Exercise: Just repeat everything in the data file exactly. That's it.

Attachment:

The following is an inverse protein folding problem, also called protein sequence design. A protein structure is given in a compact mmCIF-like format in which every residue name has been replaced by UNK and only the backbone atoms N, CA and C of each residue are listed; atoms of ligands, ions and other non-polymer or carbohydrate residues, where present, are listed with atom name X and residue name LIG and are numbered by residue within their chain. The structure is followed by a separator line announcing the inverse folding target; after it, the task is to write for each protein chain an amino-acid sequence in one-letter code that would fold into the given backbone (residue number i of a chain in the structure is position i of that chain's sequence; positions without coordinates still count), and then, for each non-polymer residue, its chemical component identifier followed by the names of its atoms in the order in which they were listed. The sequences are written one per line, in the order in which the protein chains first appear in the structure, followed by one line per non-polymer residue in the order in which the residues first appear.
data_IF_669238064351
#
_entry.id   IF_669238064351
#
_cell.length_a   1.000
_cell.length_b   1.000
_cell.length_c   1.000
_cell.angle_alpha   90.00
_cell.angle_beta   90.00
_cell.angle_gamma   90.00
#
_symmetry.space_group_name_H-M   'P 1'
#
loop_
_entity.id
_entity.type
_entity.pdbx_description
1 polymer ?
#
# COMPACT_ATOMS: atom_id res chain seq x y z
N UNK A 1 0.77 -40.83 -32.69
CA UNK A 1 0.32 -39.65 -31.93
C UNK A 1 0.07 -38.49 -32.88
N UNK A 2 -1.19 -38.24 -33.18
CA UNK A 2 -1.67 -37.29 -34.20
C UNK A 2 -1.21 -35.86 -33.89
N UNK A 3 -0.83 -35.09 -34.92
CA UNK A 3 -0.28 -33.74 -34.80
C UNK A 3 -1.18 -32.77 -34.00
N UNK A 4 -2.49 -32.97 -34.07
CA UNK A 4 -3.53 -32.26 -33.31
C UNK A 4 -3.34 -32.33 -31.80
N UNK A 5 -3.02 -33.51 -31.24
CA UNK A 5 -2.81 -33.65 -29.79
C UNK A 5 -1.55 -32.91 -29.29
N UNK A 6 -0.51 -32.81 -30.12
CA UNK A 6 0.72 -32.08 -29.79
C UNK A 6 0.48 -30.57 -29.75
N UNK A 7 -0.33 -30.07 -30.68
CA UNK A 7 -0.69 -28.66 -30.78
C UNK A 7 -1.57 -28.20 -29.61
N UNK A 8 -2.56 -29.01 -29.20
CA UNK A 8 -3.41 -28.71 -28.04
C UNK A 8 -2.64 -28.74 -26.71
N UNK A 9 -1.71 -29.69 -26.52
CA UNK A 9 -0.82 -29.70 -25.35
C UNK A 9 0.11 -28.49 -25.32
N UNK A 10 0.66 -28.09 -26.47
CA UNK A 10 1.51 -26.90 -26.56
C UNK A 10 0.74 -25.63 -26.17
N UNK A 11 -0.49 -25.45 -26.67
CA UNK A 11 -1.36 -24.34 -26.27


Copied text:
The following is an inverse protein folding problem, also called protein sequence design. A protein structure is given in a compact mmCIF-like format in which every residue name has been replaced by UNK and only the backbone atoms N, CA and C of each residue are listed; atoms of ligands, ions and other non-polymer or carbohydrate residues, where present, are listed with atom name X and residue name LIG and are numbered by residue within their chain. The structure is followed by a separator line announcing the inverse folding target; after it, the task is to write for each protein chain an amino-acid sequence in one-letter code that would fold into the given backbone (residue number i of a chain in the structure is position i of that chain's sequence; positions without coordinates still count), and then, for each non-polymer residue, its chemical component identifier followed by the names of its atoms in the order in which they were listed. The sequences are written one per line, in the order in which the protein chains first appear in the structure, followed by one line per non-polymer residue in the order in which the residues first appear.
data_IF_669238064351
#
_entry.id   IF_669238064351
#
_cell.length_a   1.000
_cell.length_b   1.000
_cell.length_c   1.000
_cell.angle_alpha   90.00
_cell.angle_beta   90.00
_cell.angle_gamma   90.00
#
_symmetry.space_group_name_H-M   'P 1'
#
loop_
_entity.id
_entity.type
_entity.pdbx_description
1 polymer ?
#
# COMPACT_ATOMS: atom_id res chain seq x y z
N UNK A 1 0.77 -40.83 -32.69
CA UNK A 1 0.32 -39.65 -31.93
C UNK A 1 0.07 -38.49 -32.88
N UNK A 2 -1.19 -38.24 -33.18
CA UNK A 2 -1.67 -37.29 -34.20
C UNK A 2 -1.21 -35.86 -33.89
N UNK A 3 -0.83 -35.09 -34.92
CA UNK A 3 -0.28 -33.74 -34.80
C UNK A 3 -1.18 -32.77 -34.00
N UNK A 4 -2.49 -32.97 -34.07
CA UNK A 4 -3.53 -32.26 -33.31
C UNK A 4 -3.34 -32.33 -31.80
N UNK A 5 -3.02 -33.51 -31.24
CA UNK A 5 -2.81 -33.65 -29.79
C UNK A 5 -1.55 -32.91 -29.29
N UNK A 6 -0.51 -32.81 -30.12
CA UNK A 6 0.72 -32.08 -29.79
C UNK A 6 0.48 -30.57 -29.75
N UNK A 7 -0.33 -30.07 -30.68
CA UNK A 7 -0.69 -28.66 -30.78
C UNK A 7 -1.57 -28.20 -29.61
N UNK A 8 -2.56 -29.01 -29.20
CA UNK A 8 -3.41 -28.71 -28.04
C UNK A 8 -2.64 -28.74 -26.71
N UNK A 9 -1.71 -29.69 -26.52
CA UNK A 9 -0.82 -29.70 -25.35
C UNK A 9 0.11 -28.49 -25.32
N UNK A 10 0.66 -28.09 -26.47
CA UNK A 10 1.51 -26.90 -26.56
C UNK A 10 0.74 -25.63 -26.17
N UNK A 11 -0.49 -25.45 -26.67
CA UNK A 11 -1.36 -24.34 -26.27